Telix Collaboration on Next Generation Urologic-Oncology Theranostic Published in Journal of Nuclear Medicine

Melbourne (Australia) | 15 February 2023

Telix today announces the successful completion of its joint research project conducted with Heidelberg University Hospital (UKHD) under the Research Cooperation Agreement announced in February 2021.1 The aim of this project was to create and validate a generator-based theranostic compound for urologic oncology targeting PSMA2 and utilising the beta-emitting isotope rhenium-188 (188Re).

The outcomes from the research project – which included a pre-clinical and first-in-human evaluation – have been published in the latest issue of the Journal of Nuclear Medicine.3

The project has resulted in new intellectual property and a translational data package that may be used to advance this compound into a Phase I clinical trial. Telix is now progressing discussions regarding the further development of the compound with the goal of spinning-out this program into an innovative new company, in partnership with leading academic researchers, to further advance the program into the clinic.

The technology platform consists of a targeting agent that can be conjugated with a true-theranostic pair of radioisotopes: 99mTc (technetium-99m) for imaging and 188Re for therapeutic use. 188Re is a highly differentiated therapeutic beta-emitting isotope that is regarded as an attractive option for radiopharmaceutical therapy applications due to its high energy output over a 16.9 hour half-life and its ability to be reliably produced at the point of care via a generator.4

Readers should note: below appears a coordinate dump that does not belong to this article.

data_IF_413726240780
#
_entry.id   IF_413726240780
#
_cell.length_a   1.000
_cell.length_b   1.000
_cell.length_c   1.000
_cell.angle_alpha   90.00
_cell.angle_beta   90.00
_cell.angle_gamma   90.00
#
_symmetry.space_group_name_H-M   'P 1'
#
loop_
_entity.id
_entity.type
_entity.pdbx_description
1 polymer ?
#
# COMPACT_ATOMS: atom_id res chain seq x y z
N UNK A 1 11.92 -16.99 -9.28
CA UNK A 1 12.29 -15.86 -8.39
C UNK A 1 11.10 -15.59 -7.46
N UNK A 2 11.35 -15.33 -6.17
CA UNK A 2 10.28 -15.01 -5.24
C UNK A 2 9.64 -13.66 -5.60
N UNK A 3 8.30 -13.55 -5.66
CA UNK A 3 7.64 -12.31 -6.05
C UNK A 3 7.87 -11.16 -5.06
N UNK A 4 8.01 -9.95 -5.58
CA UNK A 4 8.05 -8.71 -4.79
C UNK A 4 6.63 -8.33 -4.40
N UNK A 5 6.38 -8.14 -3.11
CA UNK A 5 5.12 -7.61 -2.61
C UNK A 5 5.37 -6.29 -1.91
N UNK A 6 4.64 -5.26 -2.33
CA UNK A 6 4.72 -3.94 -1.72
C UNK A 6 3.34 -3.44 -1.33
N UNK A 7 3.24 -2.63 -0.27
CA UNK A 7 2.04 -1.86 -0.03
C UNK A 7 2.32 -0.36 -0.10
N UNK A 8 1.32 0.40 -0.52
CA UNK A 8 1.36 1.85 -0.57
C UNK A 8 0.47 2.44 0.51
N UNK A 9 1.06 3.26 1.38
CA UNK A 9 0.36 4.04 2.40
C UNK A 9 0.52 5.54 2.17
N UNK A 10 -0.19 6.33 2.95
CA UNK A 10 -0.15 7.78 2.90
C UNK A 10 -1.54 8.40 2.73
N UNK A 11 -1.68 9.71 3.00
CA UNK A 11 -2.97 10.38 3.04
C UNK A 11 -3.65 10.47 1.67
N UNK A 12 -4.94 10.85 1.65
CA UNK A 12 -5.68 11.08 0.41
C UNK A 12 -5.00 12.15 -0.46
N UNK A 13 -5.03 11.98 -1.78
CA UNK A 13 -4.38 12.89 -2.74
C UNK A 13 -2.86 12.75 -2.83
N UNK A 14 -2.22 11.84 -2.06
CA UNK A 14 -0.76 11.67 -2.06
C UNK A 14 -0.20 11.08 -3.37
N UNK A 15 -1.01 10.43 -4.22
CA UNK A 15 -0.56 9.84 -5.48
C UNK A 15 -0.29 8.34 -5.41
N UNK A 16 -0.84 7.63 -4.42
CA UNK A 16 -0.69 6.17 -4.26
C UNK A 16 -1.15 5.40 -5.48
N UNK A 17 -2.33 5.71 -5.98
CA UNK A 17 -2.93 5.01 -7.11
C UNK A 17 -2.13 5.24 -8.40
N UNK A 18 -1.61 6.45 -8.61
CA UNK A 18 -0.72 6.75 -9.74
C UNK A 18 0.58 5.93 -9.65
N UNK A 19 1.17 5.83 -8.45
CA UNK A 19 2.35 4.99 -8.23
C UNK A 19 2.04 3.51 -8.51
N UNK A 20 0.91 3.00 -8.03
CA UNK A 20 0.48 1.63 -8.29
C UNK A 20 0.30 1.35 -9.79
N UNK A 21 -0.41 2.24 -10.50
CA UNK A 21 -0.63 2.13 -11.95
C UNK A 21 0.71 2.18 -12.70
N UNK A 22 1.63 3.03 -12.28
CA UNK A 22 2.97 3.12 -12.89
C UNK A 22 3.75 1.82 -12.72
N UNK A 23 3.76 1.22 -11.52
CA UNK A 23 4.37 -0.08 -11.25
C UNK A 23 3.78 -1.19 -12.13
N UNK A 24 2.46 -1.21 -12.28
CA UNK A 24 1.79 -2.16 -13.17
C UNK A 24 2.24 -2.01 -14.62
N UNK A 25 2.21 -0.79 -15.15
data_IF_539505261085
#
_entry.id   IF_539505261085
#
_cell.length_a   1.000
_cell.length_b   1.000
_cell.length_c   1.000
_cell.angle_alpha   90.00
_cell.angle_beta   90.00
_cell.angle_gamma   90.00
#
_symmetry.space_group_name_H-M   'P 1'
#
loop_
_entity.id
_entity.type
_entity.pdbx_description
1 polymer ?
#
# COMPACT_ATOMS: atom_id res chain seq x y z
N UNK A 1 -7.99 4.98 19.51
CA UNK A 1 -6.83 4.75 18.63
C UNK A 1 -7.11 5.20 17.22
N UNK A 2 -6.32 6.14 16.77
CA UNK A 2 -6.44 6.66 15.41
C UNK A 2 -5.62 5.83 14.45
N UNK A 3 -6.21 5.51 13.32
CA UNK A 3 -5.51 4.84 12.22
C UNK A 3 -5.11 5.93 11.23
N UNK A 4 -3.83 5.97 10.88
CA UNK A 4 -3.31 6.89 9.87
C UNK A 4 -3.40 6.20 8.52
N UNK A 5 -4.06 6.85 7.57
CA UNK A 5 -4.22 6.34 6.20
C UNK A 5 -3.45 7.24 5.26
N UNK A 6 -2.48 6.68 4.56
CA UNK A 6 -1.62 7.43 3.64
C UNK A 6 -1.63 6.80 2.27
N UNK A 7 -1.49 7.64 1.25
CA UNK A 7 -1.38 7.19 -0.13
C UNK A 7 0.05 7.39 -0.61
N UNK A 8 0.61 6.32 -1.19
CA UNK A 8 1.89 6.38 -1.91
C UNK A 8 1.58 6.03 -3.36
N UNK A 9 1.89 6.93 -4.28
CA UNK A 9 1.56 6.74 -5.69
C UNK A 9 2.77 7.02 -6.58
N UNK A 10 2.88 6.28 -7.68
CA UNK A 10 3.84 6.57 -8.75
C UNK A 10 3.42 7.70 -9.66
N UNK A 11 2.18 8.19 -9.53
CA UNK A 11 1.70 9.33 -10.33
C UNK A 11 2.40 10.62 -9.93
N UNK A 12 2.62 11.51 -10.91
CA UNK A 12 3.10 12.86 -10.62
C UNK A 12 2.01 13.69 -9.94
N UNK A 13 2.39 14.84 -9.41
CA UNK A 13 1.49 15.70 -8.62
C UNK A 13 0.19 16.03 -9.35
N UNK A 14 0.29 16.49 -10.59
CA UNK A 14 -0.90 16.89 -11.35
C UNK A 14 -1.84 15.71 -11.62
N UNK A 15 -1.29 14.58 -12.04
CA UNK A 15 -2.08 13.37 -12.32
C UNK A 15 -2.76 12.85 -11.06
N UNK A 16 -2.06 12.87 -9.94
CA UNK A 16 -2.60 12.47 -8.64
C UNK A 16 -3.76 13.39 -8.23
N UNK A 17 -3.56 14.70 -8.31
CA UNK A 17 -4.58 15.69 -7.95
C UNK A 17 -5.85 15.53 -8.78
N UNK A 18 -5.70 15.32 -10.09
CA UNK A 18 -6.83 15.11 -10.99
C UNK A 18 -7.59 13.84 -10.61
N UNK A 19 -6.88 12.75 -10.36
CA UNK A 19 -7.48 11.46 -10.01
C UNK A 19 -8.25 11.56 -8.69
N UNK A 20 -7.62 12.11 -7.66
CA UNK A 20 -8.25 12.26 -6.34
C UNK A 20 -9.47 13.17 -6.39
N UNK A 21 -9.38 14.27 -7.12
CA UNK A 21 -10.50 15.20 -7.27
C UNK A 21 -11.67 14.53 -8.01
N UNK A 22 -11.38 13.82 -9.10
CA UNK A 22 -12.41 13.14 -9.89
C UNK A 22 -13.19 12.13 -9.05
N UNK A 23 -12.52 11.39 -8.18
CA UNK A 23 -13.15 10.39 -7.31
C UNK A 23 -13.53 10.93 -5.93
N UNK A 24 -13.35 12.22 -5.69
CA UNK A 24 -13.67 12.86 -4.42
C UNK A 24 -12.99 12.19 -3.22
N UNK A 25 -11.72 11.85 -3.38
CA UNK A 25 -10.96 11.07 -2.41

Radiopharmaceuticals based on more common therapeutic radioisotopes (on market or in development) such as lutetium-177 (177Lu) and actinium-225 (225Ac), are typically centrally manufactured in facilities that require significant investment and infrastructure to operate, such as reactors or cyclotrons. The 188Re-based approach decentralises drug manufacturing and may be suitable for a wide variety of markets and clinical applications where radiopharmaceutical manufacturing infrastructure or supply chain is limited.

Dr Christian Behrenbruch, Group CEO and Managing Director of Telix, said, “This collaboration has demonstrated the benefit of a purely generator-based theranostic deployment model. Generator-based therapeutic radiopharmaceuticals have the potential to be produced “on-demand” in any nuclear pharmacy, and therefore have the potential to greatly expand access to therapy.”

The lead researcher on this project; Professor Dr Frederik Giesel of Universitätsklinikum Düsseldorf, Department of Nuclear Medicine and Telix Scientific Advisory Board member, said, “Rhenium-188 is a high potential generator-based therapeutic nuclide which can provide access to on-demand radiolabelling at reasonable costs. Our initial research has demonstrated that the product is stable after radiolabelling, with good tumour uptake and low uptake in non-target organs. These are all favourable characteristics for progressing the theranostic tandem of 99mTc and 188Re in imaging and therapy.”

[1] Telix ASX disclosure 10 February 2021.

[2] Prostate-specific membrane antigen.

[3] Cardinale J et al (2023) PSMA-GCK01 – A Generator-Based 99mTc-/188Re-Theranostic Ligand for the Prostate-Specific Membrane Antigen. Journal of Nuclear Medicine Vol 64, Issue 2, February 1, 2023.

[4] Lepareur N et al (2019) Rhenium-188 Labeled Radiopharmaceuticals: Current Clinical Applications in Oncology and Promising Perspectives. Front. Med. 6:132. doi: 10.3389/fmed.2019.00132.

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